As the sun emerges and the tornadoes spin off towards the mysterious East

We had an eventful winter.  The weather just basically blocked the sun for weeks on end.  I started to notice that if it was overcast so that noon looked like twilight for more than about four or five days, I would lose the ability to walk.  An inability to walk was one the symptoms that came at the time of my first exacerbation, so I assume these are pseudo-exacerbations.  They always pass in about 24 hours or less, but they are very annoying because nobody wants to be stuck in their car in the parking garage for twenty minutes pretending to be engrossed in the NPR story playing on the radio waiting for their legs to start answering the brain's commands again.

I wonder if this is related to exposure to sunshine and vitamin Di levels?  My doctor already has me taking 10,000 IU per day to get my levels just barely into the normal range.  If it is vitamin D, I wonder if a few minutes in a tanning bed would make an improvement? 

By the way, I got a message saying that there have been people visiting that see people like myself who do the CAPi and disappear and assume it a treatment failure.  All anyone has to do is read my blog entries to see that is the furthest thing from reality.  I did the CAP, I got my health back, had disabilities heal and went back to living my life again.  And from reading the blog posts of others, I know I am not the only one.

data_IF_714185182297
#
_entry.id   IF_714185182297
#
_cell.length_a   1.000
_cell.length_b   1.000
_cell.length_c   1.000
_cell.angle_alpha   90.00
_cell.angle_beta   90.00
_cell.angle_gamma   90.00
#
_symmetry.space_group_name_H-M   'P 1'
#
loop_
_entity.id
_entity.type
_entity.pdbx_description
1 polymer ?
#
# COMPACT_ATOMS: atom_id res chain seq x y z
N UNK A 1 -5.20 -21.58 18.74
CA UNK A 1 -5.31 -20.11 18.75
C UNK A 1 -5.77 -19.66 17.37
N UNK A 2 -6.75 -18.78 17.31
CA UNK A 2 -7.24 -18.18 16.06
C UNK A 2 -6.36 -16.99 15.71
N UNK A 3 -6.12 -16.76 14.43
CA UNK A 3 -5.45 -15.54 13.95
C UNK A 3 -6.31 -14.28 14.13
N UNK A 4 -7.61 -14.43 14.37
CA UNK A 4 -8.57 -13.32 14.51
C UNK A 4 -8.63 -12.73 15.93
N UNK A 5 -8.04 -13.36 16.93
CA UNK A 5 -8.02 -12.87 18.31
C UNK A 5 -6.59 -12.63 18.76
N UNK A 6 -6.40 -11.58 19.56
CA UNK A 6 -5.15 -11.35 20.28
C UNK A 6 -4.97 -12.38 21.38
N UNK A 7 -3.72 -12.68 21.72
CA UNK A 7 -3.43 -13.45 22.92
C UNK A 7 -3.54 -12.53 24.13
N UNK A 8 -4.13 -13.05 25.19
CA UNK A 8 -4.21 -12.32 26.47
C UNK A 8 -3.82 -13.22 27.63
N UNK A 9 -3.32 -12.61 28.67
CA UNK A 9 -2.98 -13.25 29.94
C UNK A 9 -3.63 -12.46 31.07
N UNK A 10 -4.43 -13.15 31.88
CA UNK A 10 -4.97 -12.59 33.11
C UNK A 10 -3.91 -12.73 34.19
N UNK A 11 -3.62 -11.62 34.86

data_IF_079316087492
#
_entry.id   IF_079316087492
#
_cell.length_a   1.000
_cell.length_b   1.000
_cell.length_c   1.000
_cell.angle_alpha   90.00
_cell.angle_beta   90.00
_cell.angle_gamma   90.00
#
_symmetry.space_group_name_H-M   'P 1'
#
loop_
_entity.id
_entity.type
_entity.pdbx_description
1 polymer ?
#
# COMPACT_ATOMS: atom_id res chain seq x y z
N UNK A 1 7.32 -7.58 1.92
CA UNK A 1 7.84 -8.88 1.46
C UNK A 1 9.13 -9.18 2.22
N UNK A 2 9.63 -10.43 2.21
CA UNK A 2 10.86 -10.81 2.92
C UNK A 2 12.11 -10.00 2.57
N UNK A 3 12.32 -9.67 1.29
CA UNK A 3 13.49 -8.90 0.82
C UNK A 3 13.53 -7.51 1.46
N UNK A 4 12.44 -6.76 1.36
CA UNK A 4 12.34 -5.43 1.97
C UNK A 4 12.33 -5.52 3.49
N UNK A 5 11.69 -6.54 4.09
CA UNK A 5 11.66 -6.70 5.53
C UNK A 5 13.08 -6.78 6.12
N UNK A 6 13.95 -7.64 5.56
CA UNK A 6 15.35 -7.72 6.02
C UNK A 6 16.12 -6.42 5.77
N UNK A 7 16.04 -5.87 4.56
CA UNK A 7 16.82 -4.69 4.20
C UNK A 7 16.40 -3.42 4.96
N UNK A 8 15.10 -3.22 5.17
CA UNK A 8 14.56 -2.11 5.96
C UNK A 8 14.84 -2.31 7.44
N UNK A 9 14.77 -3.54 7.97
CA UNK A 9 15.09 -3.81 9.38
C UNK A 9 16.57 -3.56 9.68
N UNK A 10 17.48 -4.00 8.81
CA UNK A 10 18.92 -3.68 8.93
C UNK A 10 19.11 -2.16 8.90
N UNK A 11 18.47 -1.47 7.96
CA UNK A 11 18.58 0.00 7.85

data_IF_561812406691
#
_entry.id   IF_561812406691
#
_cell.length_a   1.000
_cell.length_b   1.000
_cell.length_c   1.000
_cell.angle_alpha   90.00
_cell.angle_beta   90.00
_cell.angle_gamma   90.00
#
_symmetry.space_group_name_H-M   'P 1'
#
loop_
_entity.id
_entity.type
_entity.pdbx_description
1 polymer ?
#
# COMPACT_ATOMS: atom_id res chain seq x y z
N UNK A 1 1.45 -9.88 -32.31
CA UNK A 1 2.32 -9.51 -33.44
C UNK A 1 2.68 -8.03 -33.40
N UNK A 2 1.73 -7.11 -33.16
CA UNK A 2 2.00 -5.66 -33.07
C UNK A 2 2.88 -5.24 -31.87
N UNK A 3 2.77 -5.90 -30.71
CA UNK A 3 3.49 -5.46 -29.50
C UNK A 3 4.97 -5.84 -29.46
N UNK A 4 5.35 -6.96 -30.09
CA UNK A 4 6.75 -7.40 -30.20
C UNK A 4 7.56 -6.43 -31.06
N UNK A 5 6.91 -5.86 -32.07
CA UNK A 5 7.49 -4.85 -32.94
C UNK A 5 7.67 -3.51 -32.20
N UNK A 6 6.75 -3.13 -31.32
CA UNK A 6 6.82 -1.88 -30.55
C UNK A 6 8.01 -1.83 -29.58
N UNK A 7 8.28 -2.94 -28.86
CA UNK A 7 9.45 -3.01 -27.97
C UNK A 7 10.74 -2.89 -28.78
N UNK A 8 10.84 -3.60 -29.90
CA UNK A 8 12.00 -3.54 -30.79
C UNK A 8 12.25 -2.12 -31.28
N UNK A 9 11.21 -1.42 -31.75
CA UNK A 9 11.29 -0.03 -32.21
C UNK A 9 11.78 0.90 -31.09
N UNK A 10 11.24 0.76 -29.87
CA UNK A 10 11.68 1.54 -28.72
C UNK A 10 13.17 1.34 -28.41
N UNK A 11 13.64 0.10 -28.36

I won't call the CAP a "cure", but for me so far it has put the MS into a "remission" that has lasted nearly 8 years.

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Don't be a stranger!  Your

Don't be a stranger!  Your wit is sorely missed on these pages.

The difference between what we do and what we are capable of doing would suffice to solve most of the world’s problems. Mohandas Gandhi